Smart, Connected Kitchens Go Mainstream for Hospitality

September 25, 2023
Chef in kitchen with a tablet
Smart businesses realize the benefits of unifying and connecting all aspects of the organization. Silos and fragmented areas of the business create challenges, whether they’re disparate data, technologies or operations.
The kitchen is no different—everything inside of it must be connected to drive savings and efficiencies. A connected kitchen allows a range of benefits, such as making the kitchen more accessible, having visibility into appliance usage and ultimately improving profit margins. Integrating the technology that enables connected kitchens helps hospitality organizations modernize and transform their operations. 

Hospitality organizations that implement connected kitchen technologies benefit from improvements such as:

  • Real-time visibility and insights into kitchen and equipment operations.
  • Better equipment performance and potentially longer equipment lifespans by being able to predict, rather than react to, service needs.
  • Lower energy expenses by using consistent, efficient equipment, and having the ability to control appliances remotely.
  • Optimize maintenance schedules by having a better understanding of service requirements.
  • Minimizing staff effort to operate appliances by leveraging automated processes. 

“Smart kitchens, which use some combination of automation, customer geolocation and predictive analytics, are streamlining food preparation processes,” according to Publicis Sapient, a digital business transformation company. “These kitchens are designed to improve speed of service, food quality and order accuracy and many are also testing technologies like IoT [internet of things] devices, sensors, cameras, voice recognition and robotics.”


Appliances in a connected kitchen can be controlled remotely, and they offer advanced precision controls and safety features to lower overhead costs and reduce accidents. Connected kitchens can benefit all facets of the hospitality industry, including:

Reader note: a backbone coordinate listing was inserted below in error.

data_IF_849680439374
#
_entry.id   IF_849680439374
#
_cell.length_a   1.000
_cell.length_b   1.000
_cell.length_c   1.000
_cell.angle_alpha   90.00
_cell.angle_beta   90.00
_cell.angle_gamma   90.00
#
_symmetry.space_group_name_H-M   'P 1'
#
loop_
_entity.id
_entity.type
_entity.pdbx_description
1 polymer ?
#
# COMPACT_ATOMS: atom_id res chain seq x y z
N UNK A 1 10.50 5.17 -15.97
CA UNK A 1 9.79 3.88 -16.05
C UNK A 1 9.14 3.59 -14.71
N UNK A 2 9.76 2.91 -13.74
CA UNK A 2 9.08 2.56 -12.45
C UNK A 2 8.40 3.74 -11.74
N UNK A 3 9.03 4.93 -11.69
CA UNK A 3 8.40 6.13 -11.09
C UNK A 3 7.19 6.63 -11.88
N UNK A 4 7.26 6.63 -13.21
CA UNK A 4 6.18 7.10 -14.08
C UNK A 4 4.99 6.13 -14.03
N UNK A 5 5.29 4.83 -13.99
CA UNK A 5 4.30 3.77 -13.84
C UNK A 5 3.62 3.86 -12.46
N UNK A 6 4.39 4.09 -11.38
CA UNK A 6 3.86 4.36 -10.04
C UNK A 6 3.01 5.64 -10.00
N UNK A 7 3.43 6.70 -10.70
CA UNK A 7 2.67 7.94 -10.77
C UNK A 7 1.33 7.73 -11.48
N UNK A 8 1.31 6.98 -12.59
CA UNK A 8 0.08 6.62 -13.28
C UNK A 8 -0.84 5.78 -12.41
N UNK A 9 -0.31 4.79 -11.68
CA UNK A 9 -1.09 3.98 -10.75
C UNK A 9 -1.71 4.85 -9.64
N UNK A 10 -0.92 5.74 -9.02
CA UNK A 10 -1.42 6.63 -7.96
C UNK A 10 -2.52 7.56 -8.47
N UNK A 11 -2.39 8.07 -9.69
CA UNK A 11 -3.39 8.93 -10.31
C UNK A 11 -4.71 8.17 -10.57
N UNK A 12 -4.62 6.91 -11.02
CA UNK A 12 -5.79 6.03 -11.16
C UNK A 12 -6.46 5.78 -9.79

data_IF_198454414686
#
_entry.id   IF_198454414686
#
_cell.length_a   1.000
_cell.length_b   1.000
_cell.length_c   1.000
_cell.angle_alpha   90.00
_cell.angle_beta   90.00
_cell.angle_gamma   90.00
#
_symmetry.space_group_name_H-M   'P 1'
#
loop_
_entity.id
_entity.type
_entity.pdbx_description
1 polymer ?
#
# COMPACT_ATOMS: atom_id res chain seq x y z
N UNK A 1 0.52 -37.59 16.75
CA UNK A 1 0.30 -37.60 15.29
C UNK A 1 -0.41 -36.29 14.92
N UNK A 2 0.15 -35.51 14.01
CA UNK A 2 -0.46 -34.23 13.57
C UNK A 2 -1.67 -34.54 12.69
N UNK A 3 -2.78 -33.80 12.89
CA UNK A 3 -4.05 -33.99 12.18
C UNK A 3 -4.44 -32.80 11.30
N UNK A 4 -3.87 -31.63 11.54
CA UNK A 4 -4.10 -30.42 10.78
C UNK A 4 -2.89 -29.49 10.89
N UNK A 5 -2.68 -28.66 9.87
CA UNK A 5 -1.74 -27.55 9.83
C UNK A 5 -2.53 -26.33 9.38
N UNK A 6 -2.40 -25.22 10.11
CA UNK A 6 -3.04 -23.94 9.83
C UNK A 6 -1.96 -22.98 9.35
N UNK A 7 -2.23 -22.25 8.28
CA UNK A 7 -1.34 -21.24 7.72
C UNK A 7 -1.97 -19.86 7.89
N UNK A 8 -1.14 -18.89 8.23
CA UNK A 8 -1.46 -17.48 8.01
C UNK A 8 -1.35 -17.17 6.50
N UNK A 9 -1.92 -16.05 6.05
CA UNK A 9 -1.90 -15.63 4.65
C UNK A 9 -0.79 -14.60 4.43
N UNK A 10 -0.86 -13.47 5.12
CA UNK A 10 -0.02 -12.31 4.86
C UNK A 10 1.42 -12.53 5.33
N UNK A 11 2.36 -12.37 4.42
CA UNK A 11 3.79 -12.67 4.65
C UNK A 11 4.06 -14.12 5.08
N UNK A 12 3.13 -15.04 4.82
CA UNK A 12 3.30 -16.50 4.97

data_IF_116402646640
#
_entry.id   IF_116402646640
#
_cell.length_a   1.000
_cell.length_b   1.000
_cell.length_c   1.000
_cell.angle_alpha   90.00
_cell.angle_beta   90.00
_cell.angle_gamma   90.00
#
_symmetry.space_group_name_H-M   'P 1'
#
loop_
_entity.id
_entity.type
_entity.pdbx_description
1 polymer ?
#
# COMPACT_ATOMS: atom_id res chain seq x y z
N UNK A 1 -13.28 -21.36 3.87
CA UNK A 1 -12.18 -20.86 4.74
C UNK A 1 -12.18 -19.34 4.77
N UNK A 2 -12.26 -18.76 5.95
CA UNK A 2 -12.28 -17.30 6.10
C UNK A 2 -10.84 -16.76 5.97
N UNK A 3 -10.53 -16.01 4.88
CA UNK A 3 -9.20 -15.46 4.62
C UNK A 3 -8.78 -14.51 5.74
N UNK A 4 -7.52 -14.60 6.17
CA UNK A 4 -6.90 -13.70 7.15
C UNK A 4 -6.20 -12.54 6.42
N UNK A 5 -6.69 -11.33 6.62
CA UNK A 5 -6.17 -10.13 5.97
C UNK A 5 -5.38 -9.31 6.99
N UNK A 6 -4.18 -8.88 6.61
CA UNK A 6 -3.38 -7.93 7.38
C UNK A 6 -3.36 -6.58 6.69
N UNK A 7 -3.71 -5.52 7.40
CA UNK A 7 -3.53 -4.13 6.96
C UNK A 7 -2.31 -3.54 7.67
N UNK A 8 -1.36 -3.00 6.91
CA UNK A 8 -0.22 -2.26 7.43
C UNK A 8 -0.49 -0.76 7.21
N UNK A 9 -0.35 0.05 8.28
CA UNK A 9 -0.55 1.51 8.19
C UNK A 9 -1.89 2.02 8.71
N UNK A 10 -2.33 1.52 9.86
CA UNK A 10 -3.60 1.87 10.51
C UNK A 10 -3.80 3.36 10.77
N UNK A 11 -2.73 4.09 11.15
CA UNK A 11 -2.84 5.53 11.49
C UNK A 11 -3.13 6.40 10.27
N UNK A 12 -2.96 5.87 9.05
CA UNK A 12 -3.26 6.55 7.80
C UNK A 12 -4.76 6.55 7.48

• Restaurants 
  • Commercial food services
  • Food commissaries 
  • Production kitchens
  • Ghost kitchens
  • Incubator kitchens
  • Commercial kitchens 
  • College and university kitchens
  • Business and industry kitchens

The smart kitchen appliance market is predicted to reach $60.19 billion in 2030, up from an estimated $18.75 billion in 2023, according to Grand View Research. This represents a compound annual growth rate (CAGR) of 18.4%. The market includes smart appliances for residential use, too.


“From large to small appliances, smart gadgets are enabling device-to-device and cloud-to-cloud connectivity, providing a simpler and more seamless user experience by integrating all products from various manufacturers and unlocking certain functionalities,” the research company explains. “For instance, the base model of a modern smart fridge incorporates smartphone connectivity for remote temperature management and notifications in case of unexpected temperature fluctuations.”
Smart refrigerators are the top selling smart appliance, grabbing about 33% of the market in 2022. Spending on smart cookware and cooktops is projected to see a significant 19.4% CAGR from now until 2030.